The story of a woman and her dog
Ryan Summerlin October 4, 2013
EAGLE COUNTY — “Peace Pass” is a short film about the love given and received by Maggie, the border collie, and her owner, Mo.
It’s also about “tenaciously embracing the best worst option,” said co-director Karen Rinehart.
Rinehart is joined by fellow co-director Brian Hall, and such is the case with all good love stories, when the film concludes, you don’t want it to be over.
Rinehart has been doing video production for 25 years and started writing screenplays five years ago.
“I had one of my feature length screenplays optioned, but nothing happened with it,” she said.
She decided to put together this short film and start making the rounds of film festivals, marketing her creation. The filmmakers hope local audiences might be able to see “Peace Pass” for the first time at next winter’s Vail Film Festival.
Rinehart also has a good job that she likes, doing marketing and public relations for the Leadville hospital, but her inner filmmaker won’t leave her alone, so she scratches that itch when she can with projects like “Peace Pass”.
But there’s this money thing that keeps stepping on the creative buzz. As it turns out, the money problem doesn’t step quite as hard as it used to thanks to the Web.
The directors decided to ask the public for a little push, and they put the project on www.kickstarter.com (a “crowdfunding” website for creative projects). They raised $11,010 — exactly 10 bucks more than their goal.
About Peace Pass
“Peace Pass” is the story of a 50-something outdoorswoman and her aging dog. It’s an end-of-life story, but we’re not saying who dies. That would be the spoiler.
“It’s about what you want the end of your life to be,” Rinehart said.
Everyone on the film crew is a volunteer. They are all people who have been friends with Rinehart and Hall for 20 or 30 years. “They read it and loved (it) and wanted to be on board,” Rinehart said. “I am so humbled that my friends believe in me and this story to the extent that they will back it with their time and talent.”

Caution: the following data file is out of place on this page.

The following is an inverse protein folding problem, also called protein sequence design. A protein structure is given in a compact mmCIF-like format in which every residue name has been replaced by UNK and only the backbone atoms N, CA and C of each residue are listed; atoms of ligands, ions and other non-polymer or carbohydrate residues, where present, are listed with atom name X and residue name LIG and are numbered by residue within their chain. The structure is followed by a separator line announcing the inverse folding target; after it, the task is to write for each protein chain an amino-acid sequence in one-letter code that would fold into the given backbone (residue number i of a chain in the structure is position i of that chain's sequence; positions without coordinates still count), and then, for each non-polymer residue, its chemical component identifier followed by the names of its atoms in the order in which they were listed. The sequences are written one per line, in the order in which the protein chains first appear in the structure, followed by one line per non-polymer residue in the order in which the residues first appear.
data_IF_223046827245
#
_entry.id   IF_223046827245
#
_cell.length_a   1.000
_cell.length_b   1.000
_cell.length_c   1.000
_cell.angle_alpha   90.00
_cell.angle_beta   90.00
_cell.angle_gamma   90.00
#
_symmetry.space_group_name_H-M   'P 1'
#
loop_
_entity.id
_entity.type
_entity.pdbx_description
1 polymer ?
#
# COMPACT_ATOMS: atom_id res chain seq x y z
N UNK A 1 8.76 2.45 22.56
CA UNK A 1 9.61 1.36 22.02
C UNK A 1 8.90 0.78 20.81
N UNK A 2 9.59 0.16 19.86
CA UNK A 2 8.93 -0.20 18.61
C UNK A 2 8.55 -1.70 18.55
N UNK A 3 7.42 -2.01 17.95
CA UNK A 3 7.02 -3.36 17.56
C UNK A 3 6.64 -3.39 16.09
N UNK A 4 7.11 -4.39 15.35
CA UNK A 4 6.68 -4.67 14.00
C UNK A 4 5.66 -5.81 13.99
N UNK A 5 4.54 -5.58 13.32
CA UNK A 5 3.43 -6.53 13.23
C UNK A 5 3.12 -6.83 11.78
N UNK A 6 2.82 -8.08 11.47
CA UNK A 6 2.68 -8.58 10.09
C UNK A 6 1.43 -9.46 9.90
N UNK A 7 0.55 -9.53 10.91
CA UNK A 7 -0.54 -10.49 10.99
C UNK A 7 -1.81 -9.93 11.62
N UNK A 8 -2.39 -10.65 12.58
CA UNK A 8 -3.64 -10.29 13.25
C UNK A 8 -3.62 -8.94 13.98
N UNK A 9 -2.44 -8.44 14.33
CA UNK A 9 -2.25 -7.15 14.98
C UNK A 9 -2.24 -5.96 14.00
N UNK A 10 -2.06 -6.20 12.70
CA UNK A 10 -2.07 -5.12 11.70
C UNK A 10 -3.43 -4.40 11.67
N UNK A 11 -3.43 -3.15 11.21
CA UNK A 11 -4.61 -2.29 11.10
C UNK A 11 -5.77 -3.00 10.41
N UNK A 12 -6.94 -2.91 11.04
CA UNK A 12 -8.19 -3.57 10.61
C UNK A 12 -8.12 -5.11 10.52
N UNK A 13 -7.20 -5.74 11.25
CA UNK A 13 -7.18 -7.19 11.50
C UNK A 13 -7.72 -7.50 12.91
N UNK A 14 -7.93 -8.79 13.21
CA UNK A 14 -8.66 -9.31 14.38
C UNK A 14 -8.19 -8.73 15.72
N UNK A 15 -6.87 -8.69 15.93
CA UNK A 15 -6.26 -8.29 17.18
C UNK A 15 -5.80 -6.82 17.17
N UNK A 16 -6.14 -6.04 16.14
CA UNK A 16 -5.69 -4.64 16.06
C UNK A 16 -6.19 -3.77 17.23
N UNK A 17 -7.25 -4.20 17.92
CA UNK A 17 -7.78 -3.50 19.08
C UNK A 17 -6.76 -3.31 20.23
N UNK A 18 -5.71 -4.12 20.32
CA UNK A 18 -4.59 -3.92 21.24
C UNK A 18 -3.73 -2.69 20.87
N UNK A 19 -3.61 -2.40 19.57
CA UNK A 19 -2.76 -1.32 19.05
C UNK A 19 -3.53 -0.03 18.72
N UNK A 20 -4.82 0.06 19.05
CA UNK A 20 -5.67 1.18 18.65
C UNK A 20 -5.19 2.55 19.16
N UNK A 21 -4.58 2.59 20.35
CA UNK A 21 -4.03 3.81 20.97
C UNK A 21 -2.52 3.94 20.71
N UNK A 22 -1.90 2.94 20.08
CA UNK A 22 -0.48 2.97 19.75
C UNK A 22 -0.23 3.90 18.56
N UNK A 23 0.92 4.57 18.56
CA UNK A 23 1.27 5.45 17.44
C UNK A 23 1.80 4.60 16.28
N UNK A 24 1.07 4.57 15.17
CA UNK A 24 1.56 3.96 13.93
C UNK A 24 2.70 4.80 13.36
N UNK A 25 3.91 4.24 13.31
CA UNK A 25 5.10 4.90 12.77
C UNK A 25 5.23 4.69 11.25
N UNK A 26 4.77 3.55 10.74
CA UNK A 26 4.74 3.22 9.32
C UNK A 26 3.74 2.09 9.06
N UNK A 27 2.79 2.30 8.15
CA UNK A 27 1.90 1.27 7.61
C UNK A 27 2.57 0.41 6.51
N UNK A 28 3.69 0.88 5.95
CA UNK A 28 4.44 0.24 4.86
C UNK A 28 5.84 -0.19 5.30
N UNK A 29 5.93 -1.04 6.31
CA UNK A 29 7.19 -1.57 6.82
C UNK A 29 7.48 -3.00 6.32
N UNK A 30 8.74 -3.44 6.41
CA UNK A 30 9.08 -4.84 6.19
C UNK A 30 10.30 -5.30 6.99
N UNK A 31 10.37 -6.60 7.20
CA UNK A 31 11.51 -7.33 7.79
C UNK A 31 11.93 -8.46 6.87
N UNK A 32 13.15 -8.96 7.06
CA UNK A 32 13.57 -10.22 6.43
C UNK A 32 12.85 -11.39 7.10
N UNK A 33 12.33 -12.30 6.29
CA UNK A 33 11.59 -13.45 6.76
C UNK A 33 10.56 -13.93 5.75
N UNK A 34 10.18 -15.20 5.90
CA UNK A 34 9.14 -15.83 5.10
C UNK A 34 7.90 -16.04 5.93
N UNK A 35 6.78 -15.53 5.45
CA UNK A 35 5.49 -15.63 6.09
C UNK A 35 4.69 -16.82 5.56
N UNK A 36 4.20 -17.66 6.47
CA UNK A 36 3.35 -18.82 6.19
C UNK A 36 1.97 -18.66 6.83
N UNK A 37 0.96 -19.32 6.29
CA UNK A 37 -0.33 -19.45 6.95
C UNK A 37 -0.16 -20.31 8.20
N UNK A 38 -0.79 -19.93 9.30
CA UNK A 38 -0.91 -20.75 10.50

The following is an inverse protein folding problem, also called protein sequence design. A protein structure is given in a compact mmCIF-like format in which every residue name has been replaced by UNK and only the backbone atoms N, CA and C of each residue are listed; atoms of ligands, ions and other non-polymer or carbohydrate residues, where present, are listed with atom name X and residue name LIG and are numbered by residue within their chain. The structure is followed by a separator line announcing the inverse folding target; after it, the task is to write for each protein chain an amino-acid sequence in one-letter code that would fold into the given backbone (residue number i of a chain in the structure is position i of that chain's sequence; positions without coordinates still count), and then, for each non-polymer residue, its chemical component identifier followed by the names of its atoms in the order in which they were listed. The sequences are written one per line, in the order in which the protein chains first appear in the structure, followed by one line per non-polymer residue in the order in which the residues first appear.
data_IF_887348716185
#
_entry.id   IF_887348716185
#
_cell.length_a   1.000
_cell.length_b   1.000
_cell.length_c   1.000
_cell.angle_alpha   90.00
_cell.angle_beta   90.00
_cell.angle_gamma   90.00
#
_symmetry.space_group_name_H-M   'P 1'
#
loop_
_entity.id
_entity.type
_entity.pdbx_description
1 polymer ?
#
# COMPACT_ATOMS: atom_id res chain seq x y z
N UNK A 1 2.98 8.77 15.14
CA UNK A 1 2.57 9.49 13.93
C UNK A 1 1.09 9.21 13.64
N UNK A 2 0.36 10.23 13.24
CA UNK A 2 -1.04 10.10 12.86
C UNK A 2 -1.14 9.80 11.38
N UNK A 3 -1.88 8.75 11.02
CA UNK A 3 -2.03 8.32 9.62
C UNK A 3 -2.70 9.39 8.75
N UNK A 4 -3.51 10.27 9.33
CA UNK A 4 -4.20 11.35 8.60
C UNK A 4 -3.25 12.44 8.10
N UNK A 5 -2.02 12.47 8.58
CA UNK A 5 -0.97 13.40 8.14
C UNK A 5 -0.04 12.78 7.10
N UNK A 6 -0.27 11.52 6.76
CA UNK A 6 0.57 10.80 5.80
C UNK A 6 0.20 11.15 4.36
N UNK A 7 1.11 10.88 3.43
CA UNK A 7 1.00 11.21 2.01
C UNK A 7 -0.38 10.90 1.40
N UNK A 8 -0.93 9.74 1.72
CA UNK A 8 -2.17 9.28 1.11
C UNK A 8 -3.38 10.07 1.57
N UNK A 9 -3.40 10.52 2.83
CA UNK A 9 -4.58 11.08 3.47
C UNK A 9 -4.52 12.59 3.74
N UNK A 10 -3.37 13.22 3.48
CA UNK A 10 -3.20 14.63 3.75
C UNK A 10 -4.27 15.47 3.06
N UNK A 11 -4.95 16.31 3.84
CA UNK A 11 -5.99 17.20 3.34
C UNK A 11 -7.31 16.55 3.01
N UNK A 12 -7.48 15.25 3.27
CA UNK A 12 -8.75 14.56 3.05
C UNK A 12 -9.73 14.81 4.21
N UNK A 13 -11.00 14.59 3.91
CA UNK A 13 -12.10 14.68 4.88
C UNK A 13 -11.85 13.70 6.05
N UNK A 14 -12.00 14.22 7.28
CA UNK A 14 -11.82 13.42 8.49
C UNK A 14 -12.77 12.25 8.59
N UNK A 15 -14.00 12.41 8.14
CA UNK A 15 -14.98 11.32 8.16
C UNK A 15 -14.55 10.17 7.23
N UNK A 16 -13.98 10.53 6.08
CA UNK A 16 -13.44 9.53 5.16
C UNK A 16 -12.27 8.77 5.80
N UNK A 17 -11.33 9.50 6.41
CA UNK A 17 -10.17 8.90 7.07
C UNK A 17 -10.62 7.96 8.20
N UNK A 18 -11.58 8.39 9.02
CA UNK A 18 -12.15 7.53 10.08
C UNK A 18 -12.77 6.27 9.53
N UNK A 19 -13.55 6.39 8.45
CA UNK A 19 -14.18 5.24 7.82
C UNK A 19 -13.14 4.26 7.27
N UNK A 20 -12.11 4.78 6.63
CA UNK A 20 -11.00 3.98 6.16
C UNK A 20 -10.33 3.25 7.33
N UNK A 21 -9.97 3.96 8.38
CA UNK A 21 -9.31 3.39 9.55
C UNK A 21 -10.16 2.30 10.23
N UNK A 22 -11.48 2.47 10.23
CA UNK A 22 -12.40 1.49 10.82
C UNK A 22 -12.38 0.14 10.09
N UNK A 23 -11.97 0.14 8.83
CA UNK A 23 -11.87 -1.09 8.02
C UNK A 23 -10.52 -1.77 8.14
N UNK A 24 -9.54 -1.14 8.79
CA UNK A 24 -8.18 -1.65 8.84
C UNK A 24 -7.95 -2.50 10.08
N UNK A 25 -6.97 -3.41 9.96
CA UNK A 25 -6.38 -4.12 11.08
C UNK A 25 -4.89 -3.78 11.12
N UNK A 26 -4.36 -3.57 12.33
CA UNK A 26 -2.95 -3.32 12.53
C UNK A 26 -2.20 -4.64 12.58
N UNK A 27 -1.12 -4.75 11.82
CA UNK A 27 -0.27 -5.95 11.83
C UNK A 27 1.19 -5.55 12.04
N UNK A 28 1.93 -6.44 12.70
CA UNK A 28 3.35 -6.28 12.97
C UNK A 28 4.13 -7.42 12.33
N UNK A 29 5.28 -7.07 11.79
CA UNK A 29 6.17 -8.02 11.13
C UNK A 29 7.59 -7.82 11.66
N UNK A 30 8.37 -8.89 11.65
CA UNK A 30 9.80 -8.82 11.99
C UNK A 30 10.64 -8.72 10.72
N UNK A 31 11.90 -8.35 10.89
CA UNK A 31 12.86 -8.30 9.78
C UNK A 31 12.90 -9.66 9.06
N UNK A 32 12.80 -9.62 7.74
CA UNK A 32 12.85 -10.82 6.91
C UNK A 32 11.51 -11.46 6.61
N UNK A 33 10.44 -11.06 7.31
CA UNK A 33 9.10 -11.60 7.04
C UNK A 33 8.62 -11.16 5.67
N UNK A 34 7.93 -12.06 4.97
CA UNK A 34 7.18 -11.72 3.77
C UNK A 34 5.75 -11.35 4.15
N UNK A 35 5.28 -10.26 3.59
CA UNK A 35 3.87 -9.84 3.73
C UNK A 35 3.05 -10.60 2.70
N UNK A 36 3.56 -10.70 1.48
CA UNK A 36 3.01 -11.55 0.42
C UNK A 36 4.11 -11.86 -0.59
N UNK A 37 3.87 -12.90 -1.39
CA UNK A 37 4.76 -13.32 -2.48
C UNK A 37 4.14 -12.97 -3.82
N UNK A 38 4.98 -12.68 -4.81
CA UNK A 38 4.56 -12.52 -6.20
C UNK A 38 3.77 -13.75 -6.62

Maybe the crew gets paid, maybe they don’t, but they don’t care. They say they’ll use the money to pay the expenses that go with transporting humans.
Most of them met almost 15 years ago at a Denver filmmaking contest — one of those things where they assign you a character and a genre and you have 48 hours to create a movie. The short film “Saving Daylight,” won best cinematography and best acting.
“We all got into the business in junior high because we loved it,” Hall said.
Rinehart wrote the script for “Peace Pass,” while Hall worked with the actors on tempo and pace.
“Wait until we get there and watch what happens. It’ll be beautiful,” Hall said. He says that a lot because … well, it’s creative.
“If you can’t see past the fog two inches in front of your face, just keep going,” Hall said. “I call it opening my neck to the blade. My job is to climb out on a limb, and they come out with me and hopefully the limb doesn’t snap.”
It doesn’t. “Peace Pass” is a strong effort from a talented group.
Hall runs Blue Creek Productions. Chris Tribble, of Versatile Productions, Inc., is director of photography. Laurel McHargue plays Mo. In her real life, she’s a teacher and author. She hasn’t done much acting, but she has Mo nailed, Rinehart said.
“I would not normally choose a non-actress for my lead, but the passion Laurel has bought to this role is unforgettable,” Rinehart said.
McHargue laughs and says “I am a teacher and author; I act everyday.”
Rounding out the cast are Steven Perkins, who plays Kent, the boyfriend and Cooter Overcash as Dr. Clay Reeder.
Creative types can have a tough time attracting investors. Kickstarter is for projects including films, games, music, art, design and technology. Since it launched in 2009, 4.8 million people have pledged $798 million, funding 48,000 creative projects. And thousands of creative projects are raising funds on Kickstarter right now.
Here’s how it works. Creators set a funding goal and deadline. If people like a project, they can pledge money to make it happen. Funding on Kickstarter is all-or-nothing — projects must reach their funding goals to receive any money. So far, 44 percent of the projects on the site have reached their funding goal
Creators keep 100 percent ownership of their work. Kickstarter is a for-profit enterprise and keeps about 5 percent as a fee.
Staff Writer Randy Wyrick can be reached at 970-748-2935 and firstname.lastname@example.org.